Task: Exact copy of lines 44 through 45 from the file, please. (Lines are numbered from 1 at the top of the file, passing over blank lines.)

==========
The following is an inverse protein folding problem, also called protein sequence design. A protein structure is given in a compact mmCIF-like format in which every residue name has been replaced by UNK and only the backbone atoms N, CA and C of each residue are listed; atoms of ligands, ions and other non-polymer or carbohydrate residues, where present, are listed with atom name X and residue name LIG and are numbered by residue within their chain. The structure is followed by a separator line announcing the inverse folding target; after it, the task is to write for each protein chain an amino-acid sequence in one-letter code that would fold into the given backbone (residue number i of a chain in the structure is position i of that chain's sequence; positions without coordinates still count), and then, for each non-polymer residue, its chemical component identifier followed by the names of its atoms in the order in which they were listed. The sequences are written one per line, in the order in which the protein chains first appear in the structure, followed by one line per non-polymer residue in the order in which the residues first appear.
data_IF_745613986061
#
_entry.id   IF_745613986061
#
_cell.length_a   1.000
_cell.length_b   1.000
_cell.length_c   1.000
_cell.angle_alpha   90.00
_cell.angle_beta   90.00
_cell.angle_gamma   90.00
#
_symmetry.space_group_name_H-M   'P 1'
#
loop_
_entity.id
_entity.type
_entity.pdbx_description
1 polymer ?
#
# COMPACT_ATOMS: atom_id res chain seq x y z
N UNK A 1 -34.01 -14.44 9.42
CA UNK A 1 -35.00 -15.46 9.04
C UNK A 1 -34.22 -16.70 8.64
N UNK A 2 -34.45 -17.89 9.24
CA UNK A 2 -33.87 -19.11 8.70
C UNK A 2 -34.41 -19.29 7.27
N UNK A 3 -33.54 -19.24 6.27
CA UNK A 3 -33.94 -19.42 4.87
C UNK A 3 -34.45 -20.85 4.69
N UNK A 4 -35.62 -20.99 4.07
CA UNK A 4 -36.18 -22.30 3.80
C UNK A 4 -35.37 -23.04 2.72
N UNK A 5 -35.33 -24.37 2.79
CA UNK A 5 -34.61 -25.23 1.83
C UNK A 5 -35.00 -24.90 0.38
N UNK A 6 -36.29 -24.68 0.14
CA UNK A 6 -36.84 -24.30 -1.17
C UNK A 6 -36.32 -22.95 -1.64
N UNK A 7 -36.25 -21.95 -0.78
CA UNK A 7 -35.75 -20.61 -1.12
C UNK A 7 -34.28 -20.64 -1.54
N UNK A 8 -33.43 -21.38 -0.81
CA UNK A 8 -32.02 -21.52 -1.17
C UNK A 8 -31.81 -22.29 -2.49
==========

CA UNK A 8 -32.02 -21.52 -1.17
C UNK A 8 -31.81 -22.29 -2.49